The Real-Fake Photographs of Olivo Barbieri

Since the late 1970s, Italian photographer Olivo Barbieri has been producing pictures that confound perception—some of these images he manipulates, others only appear to have been altered. Perception, in fact, is a driving force for the artist, who has been seeking to deconstruct and question how we see since he first pointed his camera out at the world, and took a shot. Through November 15, a retrospective at Rome’s Museo Nazionale Delle Arti Del XXI Secolo (MAXXI) takes a long look at Barbieri’s prolific career and traces the development of his imagery since 1978.

It is eye-opening to compare his earliest works with his most recent ones and to realize that his vision has remained remarkably consistent. As his photographs from the early ’80s attest, Barbieri has always had an exquisite and mischievous sense of the power of the camera’s frame and the effects of light on film. With his deft cropping and focusing, he makes the ordinary seem strange.

Among his best known series, one in which he makes the real look fake, is “Site Specific,” which he began in 2003. Consisting of photographs and related films, this epic project takes viewers on a romp around the world’s major cities—including New York, Rome, London, Tel Aviv, and Bangkok—all of which appear miniaturized, filled with dollhouse buildings and minuscule pedestrians.

Barbieri achieves this effect with the help of a helicopter, which allows him to hover like a bird over each city. From this vantage, he chooses a single building, monument, or other distinctive urban feature, upon which he selectively focuses, leaving the rest of its surroundings blurred. This effectively throws off perspective and largely eliminates a sense of depth, making these otherwise unaltered photographs look entirely unreal. This is just as the artist would have it. As he has claimed: “I’ve never been interested in photography, but rather images. I believe my work begins where photography ends.”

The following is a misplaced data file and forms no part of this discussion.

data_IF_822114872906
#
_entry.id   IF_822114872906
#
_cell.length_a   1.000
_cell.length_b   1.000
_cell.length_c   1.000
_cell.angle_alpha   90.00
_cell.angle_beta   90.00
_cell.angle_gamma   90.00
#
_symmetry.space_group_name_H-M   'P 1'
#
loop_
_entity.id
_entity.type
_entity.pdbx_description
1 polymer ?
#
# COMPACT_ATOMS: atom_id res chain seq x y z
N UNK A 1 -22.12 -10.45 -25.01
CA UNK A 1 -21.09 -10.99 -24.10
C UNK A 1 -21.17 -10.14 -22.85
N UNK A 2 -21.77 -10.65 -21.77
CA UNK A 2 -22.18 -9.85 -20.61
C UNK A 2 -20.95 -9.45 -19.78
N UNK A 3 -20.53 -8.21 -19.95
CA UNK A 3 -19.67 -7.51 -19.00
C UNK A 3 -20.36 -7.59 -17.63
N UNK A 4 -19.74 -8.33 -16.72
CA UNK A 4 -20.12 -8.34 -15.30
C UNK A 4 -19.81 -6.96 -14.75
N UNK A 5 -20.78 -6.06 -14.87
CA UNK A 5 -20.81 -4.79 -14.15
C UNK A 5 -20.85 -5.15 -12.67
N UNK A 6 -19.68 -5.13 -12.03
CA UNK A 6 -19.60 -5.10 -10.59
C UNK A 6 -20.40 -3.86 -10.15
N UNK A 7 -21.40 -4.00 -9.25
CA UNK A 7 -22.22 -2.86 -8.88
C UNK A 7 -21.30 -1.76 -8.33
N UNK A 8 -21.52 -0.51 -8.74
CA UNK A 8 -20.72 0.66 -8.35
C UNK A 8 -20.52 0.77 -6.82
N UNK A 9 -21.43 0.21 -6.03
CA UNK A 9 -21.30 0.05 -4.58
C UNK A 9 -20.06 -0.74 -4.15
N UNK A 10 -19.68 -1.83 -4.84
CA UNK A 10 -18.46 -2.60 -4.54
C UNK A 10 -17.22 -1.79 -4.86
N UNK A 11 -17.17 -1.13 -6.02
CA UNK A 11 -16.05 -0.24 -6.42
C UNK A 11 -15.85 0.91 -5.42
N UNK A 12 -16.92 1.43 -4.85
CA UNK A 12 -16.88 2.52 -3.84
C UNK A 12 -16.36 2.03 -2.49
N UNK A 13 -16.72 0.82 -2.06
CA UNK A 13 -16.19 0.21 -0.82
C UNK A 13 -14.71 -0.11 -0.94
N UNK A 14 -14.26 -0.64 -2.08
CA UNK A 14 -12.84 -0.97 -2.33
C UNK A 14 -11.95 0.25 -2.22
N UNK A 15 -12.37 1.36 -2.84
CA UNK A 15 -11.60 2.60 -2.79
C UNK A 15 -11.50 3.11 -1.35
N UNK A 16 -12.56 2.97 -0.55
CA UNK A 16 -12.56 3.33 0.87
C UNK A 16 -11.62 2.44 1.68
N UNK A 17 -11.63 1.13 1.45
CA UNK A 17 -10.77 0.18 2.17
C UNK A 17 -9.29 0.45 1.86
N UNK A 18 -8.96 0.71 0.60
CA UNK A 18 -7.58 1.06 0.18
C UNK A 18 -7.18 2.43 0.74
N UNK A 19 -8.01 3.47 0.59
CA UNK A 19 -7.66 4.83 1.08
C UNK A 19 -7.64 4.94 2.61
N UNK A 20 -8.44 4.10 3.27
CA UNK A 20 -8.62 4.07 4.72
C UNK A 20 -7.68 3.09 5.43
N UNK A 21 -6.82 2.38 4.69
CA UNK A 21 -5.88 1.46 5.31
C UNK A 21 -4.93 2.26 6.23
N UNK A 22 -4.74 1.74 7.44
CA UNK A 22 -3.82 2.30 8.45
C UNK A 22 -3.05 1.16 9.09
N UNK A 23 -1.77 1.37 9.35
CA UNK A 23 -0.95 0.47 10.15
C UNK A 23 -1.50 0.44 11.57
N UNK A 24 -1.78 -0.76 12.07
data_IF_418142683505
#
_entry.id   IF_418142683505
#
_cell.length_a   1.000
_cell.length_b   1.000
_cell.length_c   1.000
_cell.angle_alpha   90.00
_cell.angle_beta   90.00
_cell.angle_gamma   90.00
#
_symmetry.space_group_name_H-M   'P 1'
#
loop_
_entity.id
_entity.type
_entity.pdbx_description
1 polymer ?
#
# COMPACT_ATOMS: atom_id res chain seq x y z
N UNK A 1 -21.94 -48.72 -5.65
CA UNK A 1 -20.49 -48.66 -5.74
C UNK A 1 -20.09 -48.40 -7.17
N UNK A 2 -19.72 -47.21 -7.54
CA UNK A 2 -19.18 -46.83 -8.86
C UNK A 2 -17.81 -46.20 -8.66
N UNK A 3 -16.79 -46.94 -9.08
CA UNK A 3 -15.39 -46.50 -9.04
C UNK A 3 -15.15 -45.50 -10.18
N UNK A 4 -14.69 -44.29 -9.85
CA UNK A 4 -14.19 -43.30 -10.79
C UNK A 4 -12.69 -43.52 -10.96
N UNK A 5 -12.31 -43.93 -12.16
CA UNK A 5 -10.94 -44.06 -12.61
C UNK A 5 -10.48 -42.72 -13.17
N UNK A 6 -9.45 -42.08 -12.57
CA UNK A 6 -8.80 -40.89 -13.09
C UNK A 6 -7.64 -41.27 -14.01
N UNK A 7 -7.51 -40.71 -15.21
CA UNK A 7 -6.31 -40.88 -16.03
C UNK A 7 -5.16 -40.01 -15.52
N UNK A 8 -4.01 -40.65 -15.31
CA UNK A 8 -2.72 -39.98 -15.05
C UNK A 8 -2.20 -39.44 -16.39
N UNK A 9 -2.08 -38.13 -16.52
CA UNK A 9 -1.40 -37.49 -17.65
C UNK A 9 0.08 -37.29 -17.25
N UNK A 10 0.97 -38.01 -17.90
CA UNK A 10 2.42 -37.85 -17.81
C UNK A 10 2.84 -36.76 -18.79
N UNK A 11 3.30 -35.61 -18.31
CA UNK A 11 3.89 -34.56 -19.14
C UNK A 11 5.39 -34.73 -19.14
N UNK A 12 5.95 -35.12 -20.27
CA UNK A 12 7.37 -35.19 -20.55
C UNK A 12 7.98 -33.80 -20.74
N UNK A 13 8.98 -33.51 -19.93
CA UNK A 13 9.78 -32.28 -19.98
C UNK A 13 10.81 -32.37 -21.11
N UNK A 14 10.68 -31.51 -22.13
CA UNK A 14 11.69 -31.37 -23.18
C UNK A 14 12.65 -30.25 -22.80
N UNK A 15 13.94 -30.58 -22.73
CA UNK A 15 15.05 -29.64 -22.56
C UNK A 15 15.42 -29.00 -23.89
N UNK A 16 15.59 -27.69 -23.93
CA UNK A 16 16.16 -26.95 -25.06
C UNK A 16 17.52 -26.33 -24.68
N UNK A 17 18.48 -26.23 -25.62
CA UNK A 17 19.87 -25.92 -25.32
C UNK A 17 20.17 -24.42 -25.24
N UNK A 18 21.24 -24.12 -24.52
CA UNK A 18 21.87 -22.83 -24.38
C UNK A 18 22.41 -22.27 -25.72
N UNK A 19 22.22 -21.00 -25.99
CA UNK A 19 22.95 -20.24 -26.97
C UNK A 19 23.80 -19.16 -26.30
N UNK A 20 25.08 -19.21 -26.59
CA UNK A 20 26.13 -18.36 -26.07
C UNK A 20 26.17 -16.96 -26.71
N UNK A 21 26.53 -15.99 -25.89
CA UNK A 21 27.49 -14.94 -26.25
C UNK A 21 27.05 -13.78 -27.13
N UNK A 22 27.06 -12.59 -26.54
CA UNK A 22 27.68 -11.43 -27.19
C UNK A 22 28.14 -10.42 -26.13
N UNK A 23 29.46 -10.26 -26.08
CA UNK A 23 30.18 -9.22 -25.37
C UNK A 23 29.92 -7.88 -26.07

He achieves this effect with the help of a helicopter, which allows him to hover like a bird over each city. From this vantage, he chooses a single building, monument, or other distinctive urban feature, upon which he selectively focuses, leaving the rest of its surroundings blurred. This effectively throws off perspective and largely eliminates a sense of depth, making these otherwise unaltered photographs look entirely unreal. This is just as the artist would have it. As he claims: “I’ve never been interested in photography, but rather images. I believe my work begins where photography ends.”

Karen Kedmey


Discover more artists at Yancey Richardson Gallery.